Alpine cuisine

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The regional cuisine of different regions of the Alps is called Alpine cuisine. Despite clear regional differences, this cuisine has been characterised throughout the entire Alpine region for centuries by the isolated rural life on the alpine huts and in the mountain villages. The staple foods that are still available today include milk and dairy products, cereals and desserts, as well as meat preserved by drying and smoking.[1]

Typical food and beverages[edit]

Mountain cheese "Milfina"

Dairy and cheese products[edit]

Milk and dairy products have been a central component of Alpine cuisine for centuries. The typical alpine farming with alpine-specific dual-purpose breeds such as the Simmentaler Fleckvieh (Simmental cattle) or the Tiroler Grauvieh (Tyrol Grey) can be traced back to the beginning of our era: Even the Roman writers Pliny and Strabo reported on the good milk productivity of Alpine cattle ("bos alpinus"). Various Bergkäse varieties from the Alpine region ("caseus helveticus") are also said to have been mentioned by Pliny.[2] In his work Naturalis historia, however, he describes cheese from the Gallic provinces as rather unpopular in Rome and compares the strong taste with that of medicine.[3] In the meantime, cheese production in Switzerland and other Alpine countries has developed considerably: cow's milk cheeses such as Swiss Emmentaler, Allgäuer Bergkäse and French Tomme de Savoie, as well as various soft and hard cheeses made from goat's milk are now internationally known and popular.

Bacon, sausage and dried meat[edit]

"Südtiroler Speck"

Over the centuries, the widespread use of alpine farming and the need to store meat over the long winter season have brought about a number of long-lasting meat specialities in Alpine cuisine. Many products such as Tyrolean ("Tiroler Speck") and South Tyrolean bacon ("Südtiroler Speck"), Bündnerfleisch and Valais dried meat are now protected as protected designations of origin ("g.g.A."). But other dried meat products such as Kaminwurze also have a firm place in alpine cuisine.

Bread, pasta and desserts[edit]


The physically hard work of the mountain shepherds and farmers on the mountain huts requires a lot of energy even until today, which can be obtained particularly well from carbohydrate-rich food and side dishes. In addition to well-known dishes such as roll, semolina or Kaiserschmarrn or Bündner barley soup made from typical European cereals such as rye, barley and wheat, robust and undemanding buckwheat also had a firm place in the Alpine cuisine early on. Sciatt, a buckwheat flat bread, and Pizzoccheri (buckwheat noodles) are among the specialities of Veltlin, and in the Slovenian Oberkrain Žganci (equivalent to the Austrian Heidensterz) is a typical poor people's meal made from buckwheat flour. With the introduction of maize in Europe, it also gained in importance in Alpine cuisine and today is mainly found in the form of maize semolina in dishes such as polenta or Riebel.

The typical dishes of the Alpine region also include many variations of baked goods, preferably long-lasting varieties such as the South Tyrolean Schüttelbrot or the Vinschgauer. Particularly in winter, breads and cakes are prepared with dried fruit such as Kletzen - for example Kletzenbrot, which is widespread in Austria and South Tyrol, or Swiss specialities such as Birnbrot and Schlorzifladen. In poor mountain regions, these recipes were often created out of the necessity to stretch expensive bread cereals from the lowlands with dried fruits.[4]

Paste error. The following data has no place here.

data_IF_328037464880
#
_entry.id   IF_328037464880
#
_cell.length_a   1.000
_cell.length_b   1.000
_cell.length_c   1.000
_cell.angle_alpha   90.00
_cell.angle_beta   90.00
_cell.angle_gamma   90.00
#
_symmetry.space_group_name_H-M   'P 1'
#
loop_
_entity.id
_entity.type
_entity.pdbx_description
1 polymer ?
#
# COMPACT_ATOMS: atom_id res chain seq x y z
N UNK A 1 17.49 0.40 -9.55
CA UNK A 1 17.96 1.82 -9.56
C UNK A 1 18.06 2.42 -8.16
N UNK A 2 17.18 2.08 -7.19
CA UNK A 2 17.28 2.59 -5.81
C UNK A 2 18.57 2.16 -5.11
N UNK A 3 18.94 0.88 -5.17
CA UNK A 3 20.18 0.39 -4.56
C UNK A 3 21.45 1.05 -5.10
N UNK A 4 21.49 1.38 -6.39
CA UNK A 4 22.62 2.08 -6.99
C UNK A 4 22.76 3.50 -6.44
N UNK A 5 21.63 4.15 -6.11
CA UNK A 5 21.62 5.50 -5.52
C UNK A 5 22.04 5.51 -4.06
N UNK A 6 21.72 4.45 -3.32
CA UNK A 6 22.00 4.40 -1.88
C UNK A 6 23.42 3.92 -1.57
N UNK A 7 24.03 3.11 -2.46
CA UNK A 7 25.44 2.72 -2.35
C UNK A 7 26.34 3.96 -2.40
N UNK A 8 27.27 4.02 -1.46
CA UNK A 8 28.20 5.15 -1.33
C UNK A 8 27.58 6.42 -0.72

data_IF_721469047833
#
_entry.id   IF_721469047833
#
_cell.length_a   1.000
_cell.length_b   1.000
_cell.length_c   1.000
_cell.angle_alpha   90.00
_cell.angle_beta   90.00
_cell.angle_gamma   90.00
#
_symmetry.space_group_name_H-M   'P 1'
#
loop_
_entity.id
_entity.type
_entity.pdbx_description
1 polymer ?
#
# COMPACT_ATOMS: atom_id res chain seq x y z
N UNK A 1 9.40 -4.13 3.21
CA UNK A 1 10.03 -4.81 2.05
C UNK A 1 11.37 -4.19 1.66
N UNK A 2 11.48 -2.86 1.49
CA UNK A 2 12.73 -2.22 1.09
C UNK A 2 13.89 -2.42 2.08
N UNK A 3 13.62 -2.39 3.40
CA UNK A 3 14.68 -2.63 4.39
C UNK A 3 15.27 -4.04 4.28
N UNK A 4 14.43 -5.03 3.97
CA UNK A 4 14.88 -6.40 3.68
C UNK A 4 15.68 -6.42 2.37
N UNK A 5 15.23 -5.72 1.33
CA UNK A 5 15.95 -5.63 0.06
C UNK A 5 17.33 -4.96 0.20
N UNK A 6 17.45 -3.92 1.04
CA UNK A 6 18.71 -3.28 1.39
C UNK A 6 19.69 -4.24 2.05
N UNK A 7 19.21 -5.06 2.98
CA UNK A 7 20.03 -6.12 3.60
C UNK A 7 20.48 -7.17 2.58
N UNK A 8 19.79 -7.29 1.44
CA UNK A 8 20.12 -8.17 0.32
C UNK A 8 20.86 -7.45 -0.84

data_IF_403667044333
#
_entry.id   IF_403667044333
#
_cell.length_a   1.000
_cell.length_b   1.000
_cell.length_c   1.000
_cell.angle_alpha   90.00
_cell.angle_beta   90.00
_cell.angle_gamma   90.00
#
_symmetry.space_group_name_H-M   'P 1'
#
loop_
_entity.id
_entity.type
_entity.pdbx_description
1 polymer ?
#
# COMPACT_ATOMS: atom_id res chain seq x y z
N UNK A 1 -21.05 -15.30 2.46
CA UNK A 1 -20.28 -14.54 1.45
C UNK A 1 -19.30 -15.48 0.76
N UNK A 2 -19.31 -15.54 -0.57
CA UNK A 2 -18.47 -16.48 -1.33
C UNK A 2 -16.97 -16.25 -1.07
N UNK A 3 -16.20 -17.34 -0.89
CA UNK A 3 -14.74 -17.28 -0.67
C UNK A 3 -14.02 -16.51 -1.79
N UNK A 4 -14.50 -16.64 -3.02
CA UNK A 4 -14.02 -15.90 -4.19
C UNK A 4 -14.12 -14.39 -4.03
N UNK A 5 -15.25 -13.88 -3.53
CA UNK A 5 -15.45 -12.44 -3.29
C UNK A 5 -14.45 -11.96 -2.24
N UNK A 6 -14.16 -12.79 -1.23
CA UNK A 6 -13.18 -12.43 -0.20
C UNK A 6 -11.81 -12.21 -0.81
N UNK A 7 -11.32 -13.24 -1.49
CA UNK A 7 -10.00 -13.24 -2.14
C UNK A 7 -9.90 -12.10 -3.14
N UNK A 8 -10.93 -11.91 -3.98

In addition to the specialities already mentioned, the following dishes are also part of the traditional Alpine cuisine:

Wine and spirits[edit]

Due to the climatically convenient location, especially the southern Alpine regions became well known as winegrowing regions. The winegrowing in South Tyrol has a long tradition which can be traced back to pre-Roman times. Wines from the French and Austrian mountain regions have also been known and popular internationally for a long time.

Other specialities of the Alps include the Swiss Chèvre, the Austrian Zirbenlikör and the Enzianschnaps, of which the knowledge of the locations, harvesting and processing of the roots in the Tyrolean Paznaun was recognised by UNESCO as an intangible cultural heritage in 2013.

Regional cuisine[edit]

Due to the large geographical size, the climatic differences and the sparse infrastructure, Alpine cuisine has always been strongly influenced by the local cuisine of the respective countries. For example, sweet chestnuts, which are widely used in French and Italian Alpine cuisine, play only a minor role in the cuisine of the Bavarian and Austrian Alps, while, conversely, Sauerkraut, which is popular in Bavarian cuisine, is not widely used in southern Alpine regions such as Tyrol and South Tyrol.

In addition to the spatial separation, the widespread cultivation of traditions also contributes to the preservation of traditional regional Alpine cuisine. For example, the Association Culinary Heritage of Switzerland, founded in 2004, was able to set up an online Encyclopedia with over 400 Swiss cuisine products, supported by the Federal Office for Agriculture and the Swiss cantons.[5] The Slow Food movement, headquartered in Piedmont, Italy, is also committed to preserving regional diversity and culinary cultures.

Further reading[edit]

  • Dominik Flammer, Sylvan Müller: Das kulinarische Erbe der Alpen. AT Verlag, Aarau, 2012; ISBN 978-3038007357
  • Susanna Bingemer, Hans Gerlach: Alpenküche: Genuss & Kultur. Gräfe and Unzer, Munich, 2007; ISBN 978-3833802393
  • Peter Peter: Kulturgeschichte der österreichischen Küche. C.H. Beck, Munich, 2013; ISBN 978-3406640186
  • Marianne Kaltenbach: Aus Schweizer Küchen. Gräfe and Unzer, Munich, 2007; ISBN 3774266298